Luke RG. Insuficiencia renal cronica. In: Ausiello D, Cecil GL, editors. Tratado de Medicina Interna. 20th ed. Rio de Janeiro: Guanabara Koogan; 2001. p. 632-40.  Back to cited text no. 1
    
2.
Robinson-Bostom L, DiGiovanna JJ. Cutaneous manifestations of end-stage renal disease. J Am Acad Dermatol 2000;43:975-86.  Back to cited text no. 2
    
3.
Clayton BD, Jorizzo JL, Sherertz EF. Alteracoes cutaneas nos disturbios renais. In: Fitzpatrick – Tratado de Dermatologia. 5th ed. Rio de Janeiro: Livraria e Editora Revinter; 2005. p. 1930-3.  Back to cited text no. 3
    
4.
Welter EQ, Bonfa R, Petry V, Moreira LL, Weber MB. Relacao entre grau de prurido e qualidade de vida de pacientes em hemodialise. An Bras Dermatol 2008;83:137-40.  Back to cited text no. 4
    
5.
Goddard J, Turner AN, Cumming AD, Stewart LH. Kidney and urinary tract disease. In: Boon NA, Colledge NR, Walker BR, Hunter JA, editors. Davidson's Principles and Practice of Medicine. 20th ed. Edinburgh: Churchill Livingstone, Elsevier; 2006. p. 455-518.  Back to cited text no. 5
    
6.
Watnick S, Morrison G. Kidney. In: Tierney LM, McPhee SJ, Papadakis MA, editors. Current Medical Diagnosis and Treatment. 43rd ed. New York: McGraw Hill; 2004. p. 863.  Back to cited text no. 6
    
7.
Lupi O, Rezende L, Zangrando M, Sessim M, Silveira CB, Sepulcri MA, et al. Cutaneous manifestations in end-stage renal disease. An Bras Dermatol 2011;86:319-26.  Back to cited text no. 7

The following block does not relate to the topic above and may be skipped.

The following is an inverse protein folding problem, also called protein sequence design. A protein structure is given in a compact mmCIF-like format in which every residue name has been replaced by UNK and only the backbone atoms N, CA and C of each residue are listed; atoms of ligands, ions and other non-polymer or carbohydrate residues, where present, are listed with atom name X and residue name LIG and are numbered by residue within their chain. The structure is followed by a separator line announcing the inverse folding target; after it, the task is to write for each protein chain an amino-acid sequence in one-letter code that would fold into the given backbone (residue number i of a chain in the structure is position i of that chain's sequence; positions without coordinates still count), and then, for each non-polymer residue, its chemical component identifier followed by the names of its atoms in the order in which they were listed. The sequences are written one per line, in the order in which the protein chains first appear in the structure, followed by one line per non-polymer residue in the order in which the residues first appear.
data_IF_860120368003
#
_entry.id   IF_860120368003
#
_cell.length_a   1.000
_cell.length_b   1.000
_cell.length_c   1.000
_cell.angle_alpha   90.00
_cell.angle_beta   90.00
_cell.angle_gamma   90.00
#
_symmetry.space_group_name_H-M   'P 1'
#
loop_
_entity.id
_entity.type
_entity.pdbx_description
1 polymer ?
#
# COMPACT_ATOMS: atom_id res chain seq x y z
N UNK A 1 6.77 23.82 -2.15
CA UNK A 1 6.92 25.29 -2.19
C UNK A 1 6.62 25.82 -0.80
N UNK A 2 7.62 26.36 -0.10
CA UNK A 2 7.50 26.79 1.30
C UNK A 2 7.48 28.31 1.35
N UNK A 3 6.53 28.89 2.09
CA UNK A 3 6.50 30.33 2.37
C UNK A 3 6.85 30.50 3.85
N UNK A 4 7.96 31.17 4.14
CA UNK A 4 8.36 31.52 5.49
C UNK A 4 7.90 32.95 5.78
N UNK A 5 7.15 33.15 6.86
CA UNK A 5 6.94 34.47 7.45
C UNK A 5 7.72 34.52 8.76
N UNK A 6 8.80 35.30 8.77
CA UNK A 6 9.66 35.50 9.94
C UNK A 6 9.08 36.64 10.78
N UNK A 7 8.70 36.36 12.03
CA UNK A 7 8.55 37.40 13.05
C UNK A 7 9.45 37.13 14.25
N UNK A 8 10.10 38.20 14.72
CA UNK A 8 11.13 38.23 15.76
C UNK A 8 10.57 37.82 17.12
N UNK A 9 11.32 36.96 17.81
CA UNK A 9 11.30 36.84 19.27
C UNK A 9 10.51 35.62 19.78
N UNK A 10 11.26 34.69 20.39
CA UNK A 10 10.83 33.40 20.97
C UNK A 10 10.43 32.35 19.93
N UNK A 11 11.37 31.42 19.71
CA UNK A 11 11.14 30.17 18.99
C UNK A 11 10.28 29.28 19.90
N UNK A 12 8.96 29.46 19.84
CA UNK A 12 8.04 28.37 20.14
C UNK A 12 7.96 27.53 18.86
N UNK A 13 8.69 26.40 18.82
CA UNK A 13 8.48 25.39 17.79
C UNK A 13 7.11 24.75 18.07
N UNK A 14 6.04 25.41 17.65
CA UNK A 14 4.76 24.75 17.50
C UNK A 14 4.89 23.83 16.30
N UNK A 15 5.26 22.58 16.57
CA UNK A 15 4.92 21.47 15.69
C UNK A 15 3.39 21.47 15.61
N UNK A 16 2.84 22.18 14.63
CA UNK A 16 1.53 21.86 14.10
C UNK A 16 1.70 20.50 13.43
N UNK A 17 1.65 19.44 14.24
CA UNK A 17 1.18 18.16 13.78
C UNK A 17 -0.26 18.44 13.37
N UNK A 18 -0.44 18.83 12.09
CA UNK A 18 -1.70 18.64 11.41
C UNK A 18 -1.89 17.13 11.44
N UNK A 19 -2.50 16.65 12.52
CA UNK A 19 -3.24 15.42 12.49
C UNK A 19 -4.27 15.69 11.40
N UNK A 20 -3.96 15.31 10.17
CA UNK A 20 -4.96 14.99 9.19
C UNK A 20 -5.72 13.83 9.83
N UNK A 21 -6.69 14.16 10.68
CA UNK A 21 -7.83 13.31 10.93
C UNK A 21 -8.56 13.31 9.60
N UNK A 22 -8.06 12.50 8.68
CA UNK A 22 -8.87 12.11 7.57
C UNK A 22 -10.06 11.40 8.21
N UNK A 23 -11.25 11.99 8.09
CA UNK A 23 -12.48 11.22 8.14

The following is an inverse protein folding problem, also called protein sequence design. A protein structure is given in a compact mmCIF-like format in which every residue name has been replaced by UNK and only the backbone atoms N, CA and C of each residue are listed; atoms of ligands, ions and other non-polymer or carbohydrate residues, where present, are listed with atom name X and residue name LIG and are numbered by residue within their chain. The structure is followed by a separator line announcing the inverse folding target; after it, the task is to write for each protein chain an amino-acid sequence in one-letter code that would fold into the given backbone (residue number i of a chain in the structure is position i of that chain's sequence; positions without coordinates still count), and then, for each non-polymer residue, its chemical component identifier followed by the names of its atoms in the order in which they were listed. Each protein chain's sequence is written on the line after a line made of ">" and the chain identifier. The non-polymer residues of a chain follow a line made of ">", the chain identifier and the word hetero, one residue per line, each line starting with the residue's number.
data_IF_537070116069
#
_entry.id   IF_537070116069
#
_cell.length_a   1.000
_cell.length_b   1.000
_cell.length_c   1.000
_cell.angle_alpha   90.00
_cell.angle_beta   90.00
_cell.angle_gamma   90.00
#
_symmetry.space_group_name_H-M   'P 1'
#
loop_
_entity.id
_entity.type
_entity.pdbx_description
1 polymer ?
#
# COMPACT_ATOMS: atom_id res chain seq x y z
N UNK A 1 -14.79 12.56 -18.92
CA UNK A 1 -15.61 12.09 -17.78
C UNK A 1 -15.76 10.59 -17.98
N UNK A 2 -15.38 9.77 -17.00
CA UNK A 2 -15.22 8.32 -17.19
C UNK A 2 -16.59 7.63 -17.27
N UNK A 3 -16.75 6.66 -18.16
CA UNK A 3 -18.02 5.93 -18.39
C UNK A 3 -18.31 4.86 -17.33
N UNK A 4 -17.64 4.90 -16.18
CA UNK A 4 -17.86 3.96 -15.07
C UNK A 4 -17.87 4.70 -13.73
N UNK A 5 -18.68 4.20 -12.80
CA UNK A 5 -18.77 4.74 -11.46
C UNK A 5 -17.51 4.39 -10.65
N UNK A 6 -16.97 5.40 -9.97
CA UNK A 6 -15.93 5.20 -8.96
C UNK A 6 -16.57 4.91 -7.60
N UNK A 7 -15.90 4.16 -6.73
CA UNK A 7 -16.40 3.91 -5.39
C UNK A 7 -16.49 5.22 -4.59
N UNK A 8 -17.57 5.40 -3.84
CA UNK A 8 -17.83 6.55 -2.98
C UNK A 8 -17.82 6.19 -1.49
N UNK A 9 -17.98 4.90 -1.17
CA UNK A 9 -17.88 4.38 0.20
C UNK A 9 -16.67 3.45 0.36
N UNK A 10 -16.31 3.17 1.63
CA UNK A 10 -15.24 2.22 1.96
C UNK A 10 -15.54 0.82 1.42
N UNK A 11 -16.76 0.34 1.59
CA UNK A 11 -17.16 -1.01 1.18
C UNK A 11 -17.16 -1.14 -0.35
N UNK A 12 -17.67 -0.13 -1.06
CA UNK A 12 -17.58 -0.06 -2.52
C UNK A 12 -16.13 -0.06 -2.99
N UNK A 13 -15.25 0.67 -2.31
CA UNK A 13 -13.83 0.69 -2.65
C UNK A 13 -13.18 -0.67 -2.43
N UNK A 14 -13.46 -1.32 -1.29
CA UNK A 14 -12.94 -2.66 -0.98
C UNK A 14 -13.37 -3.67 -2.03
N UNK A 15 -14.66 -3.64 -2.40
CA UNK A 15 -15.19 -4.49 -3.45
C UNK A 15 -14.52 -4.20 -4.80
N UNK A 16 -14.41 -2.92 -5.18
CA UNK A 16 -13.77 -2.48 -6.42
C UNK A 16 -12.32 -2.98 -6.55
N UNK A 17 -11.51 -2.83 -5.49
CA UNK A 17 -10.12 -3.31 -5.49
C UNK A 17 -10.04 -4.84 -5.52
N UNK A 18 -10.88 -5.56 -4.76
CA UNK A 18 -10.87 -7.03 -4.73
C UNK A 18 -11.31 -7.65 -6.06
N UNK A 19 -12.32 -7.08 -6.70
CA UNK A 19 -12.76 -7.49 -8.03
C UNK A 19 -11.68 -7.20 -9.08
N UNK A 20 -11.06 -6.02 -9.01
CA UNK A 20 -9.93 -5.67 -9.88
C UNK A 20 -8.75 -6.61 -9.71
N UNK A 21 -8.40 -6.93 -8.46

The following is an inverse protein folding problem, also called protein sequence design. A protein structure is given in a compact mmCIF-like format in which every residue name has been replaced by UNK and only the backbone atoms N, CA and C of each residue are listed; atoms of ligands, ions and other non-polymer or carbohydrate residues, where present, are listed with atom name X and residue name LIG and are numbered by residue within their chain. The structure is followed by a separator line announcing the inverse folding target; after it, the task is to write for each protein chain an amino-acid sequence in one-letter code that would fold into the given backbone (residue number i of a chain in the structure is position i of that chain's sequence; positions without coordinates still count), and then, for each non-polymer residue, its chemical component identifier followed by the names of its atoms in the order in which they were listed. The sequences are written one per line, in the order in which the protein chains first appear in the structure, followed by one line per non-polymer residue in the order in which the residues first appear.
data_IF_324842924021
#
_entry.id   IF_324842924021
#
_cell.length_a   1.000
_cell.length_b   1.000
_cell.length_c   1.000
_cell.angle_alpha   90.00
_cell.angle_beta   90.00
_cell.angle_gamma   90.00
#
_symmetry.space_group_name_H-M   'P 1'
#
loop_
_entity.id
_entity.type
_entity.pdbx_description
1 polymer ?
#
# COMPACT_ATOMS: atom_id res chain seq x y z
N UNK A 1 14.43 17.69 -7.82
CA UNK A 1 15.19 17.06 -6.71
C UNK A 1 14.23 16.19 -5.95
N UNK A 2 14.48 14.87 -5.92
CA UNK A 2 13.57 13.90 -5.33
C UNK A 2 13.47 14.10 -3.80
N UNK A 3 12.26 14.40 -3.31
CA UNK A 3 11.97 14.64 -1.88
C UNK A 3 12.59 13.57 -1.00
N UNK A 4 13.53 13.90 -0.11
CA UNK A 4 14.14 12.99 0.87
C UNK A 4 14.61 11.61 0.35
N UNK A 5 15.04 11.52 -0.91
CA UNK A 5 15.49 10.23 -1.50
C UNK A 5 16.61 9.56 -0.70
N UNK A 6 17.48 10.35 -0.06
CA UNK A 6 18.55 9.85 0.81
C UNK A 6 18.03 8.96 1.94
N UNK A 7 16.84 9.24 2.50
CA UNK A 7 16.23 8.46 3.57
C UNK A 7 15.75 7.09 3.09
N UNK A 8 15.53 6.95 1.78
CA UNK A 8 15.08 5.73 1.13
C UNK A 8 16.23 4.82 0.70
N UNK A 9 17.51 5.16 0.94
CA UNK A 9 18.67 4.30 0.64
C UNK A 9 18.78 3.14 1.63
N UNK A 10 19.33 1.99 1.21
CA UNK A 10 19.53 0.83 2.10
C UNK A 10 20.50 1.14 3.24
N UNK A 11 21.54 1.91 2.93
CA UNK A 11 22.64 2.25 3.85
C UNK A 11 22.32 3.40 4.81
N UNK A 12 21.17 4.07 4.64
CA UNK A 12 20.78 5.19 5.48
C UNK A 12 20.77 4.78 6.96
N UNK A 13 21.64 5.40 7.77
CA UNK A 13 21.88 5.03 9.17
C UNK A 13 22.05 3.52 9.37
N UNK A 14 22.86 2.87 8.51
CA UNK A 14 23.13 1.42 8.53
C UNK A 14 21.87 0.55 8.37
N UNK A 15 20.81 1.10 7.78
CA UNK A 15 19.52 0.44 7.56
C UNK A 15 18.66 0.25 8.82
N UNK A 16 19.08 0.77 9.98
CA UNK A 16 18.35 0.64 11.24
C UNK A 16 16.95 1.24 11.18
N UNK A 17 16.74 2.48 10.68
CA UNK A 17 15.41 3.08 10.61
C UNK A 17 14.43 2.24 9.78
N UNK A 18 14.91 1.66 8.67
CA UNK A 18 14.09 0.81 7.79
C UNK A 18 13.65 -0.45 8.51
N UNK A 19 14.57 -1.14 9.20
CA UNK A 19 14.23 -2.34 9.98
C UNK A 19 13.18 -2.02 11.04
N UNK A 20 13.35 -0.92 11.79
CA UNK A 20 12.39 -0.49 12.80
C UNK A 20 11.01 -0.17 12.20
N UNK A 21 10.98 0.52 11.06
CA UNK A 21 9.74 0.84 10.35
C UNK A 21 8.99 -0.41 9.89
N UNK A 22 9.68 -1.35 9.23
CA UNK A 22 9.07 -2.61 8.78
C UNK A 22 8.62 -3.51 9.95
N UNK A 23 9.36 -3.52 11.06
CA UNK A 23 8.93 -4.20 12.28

8.
Udayakumar P, Balasubramanian S, Ramalingam KS, Lakshmi C, Srinivas CR, Mathew AC. Cutaneous manifestations in patients with chronic renal failure on hemodialysis. Indian J Dermatol Venereol Leprol 2006;72:119-25.  Back to cited text no. 8
[PUBMED]  [Full text]  
9.
Abdelbaqi-Salhab M, Shalhub S, Morgan MB. A current review of the cutaneous manifestations of renal disease. J Cutan Pathol 2003;30:527-38.  Back to cited text no. 9
    
10.
Lindsay PG. The half-and-half nail. Arch Intern Med 1967;119:583-7.  Back to cited text no. 10
    
11.
Kurban MS, Boueiz A, Kibbi AG. Cutaneous manifestations of chronic kidney disease. Clin Dermatol 2008;26:255-64.  Back to cited text no. 11
    
12.
Neild GH, Alston H, Burns A. Half and half nails. NDT Plus 2011;4:361.  Back to cited text no. 12
    
13.
Markova A, Lester J, Wang J, Robinson-Bostom L. Diagnosis of common dermopathies in dialysis patients: A review and update. Semin Dial 2012;25:408-18.  Back to cited text no. 13
    
14.
Zaic MN, Daniel CR. Nails in systemic disease. Dermatol Ther 2002;15:99-106.  Back to cited text no. 14
    
15.
Daniel CR 3rd. Onycholysis: An overview. Semin Dermatol 1991;10:34-40.  Back to cited text no. 15
    
16.
Lawry M, Daniel CR 3rd. Nails in systemic disease. In: Scher RK, Daniel CR, editors. Nails: Diagnosis, Therapy, Surgery. 3rd ed. Philadelphia: Elsevier Science Limited; 2005. p. 147-69.  Back to cited text no. 16
    
17.
Singh G. Nails in systemic disease. Indian J Dermatol Venereol Leprol 2011;77:646-51.  Back to cited text no. 17
[PUBMED]  [Full text]  
18.
Monk BE. The prevalence of splinter haemorrhages. Br J Dermatol 1980;103:183-5.  Back to cited text no. 18
    


    Figures

  [Figure 1], [Figure 2], [Figure 3], [Figure 4], [Figure 5], [Figure 6], [Figure 7], [Figure 8], [Figure 9]
 
 
    Tables

  [Table 1]